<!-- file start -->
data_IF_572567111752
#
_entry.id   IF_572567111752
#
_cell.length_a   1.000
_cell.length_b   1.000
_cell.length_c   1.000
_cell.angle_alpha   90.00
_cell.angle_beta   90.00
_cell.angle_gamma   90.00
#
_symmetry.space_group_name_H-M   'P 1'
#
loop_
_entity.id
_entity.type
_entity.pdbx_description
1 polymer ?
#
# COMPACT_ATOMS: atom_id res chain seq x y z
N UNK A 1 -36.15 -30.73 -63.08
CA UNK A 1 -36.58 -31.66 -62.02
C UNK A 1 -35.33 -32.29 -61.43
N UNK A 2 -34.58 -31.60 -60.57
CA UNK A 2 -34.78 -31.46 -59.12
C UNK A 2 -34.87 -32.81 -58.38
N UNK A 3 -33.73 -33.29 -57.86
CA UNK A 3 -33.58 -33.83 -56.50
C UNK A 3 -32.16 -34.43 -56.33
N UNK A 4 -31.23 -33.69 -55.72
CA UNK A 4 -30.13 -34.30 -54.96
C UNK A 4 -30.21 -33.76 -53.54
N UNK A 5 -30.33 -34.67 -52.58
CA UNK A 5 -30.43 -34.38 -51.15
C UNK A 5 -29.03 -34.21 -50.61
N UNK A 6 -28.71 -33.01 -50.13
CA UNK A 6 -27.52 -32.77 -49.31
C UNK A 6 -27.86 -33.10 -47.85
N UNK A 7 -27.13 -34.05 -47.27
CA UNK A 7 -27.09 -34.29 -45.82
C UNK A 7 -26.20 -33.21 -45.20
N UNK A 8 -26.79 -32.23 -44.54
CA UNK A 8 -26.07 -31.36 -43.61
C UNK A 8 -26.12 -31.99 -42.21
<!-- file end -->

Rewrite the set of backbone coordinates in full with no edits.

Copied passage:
data_IF_572567111752
#
_entry.id   IF_572567111752
#
_cell.length_a   1.000
_cell.length_b   1.000
_cell.length_c   1.000
_cell.angle_alpha   90.00
_cell.angle_beta   90.00
_cell.angle_gamma   90.00
#
_symmetry.space_group_name_H-M   'P 1'
#
loop_
_entity.id
_entity.type
_entity.pdbx_description
1 polymer ?
#
# COMPACT_ATOMS: atom_id res chain seq x y z
N UNK A 1 -36.15 -30.73 -63.08
CA UNK A 1 -36.58 -31.66 -62.02
C UNK A 1 -35.33 -32.29 -61.43
N UNK A 2 -34.58 -31.60 -60.57
CA UNK A 2 -34.78 -31.46 -59.12
C UNK A 2 -34.87 -32.81 -58.38
N UNK A 3 -33.73 -33.29 -57.86
CA UNK A 3 -33.58 -33.83 -56.50
C UNK A 3 -32.16 -34.43 -56.33
N UNK A 4 -31.23 -33.69 -55.72
CA UNK A 4 -30.13 -34.30 -54.96
C UNK A 4 -30.21 -33.76 -53.54
N UNK A 5 -30.33 -34.67 -52.58
CA UNK A 5 -30.43 -34.38 -51.15
C UNK A 5 -29.03 -34.21 -50.61
N UNK A 6 -28.71 -33.01 -50.13
CA UNK A 6 -27.52 -32.77 -49.31
C UNK A 6 -27.86 -33.10 -47.85
N UNK A 7 -27.13 -34.05 -47.27
CA UNK A 7 -27.09 -34.29 -45.82
C UNK A 7 -26.20 -33.21 -45.20
N UNK A 8 -26.79 -32.23 -44.54
CA UNK A 8 -26.07 -31.36 -43.61
C UNK A 8 -26.12 -31.99 -42.21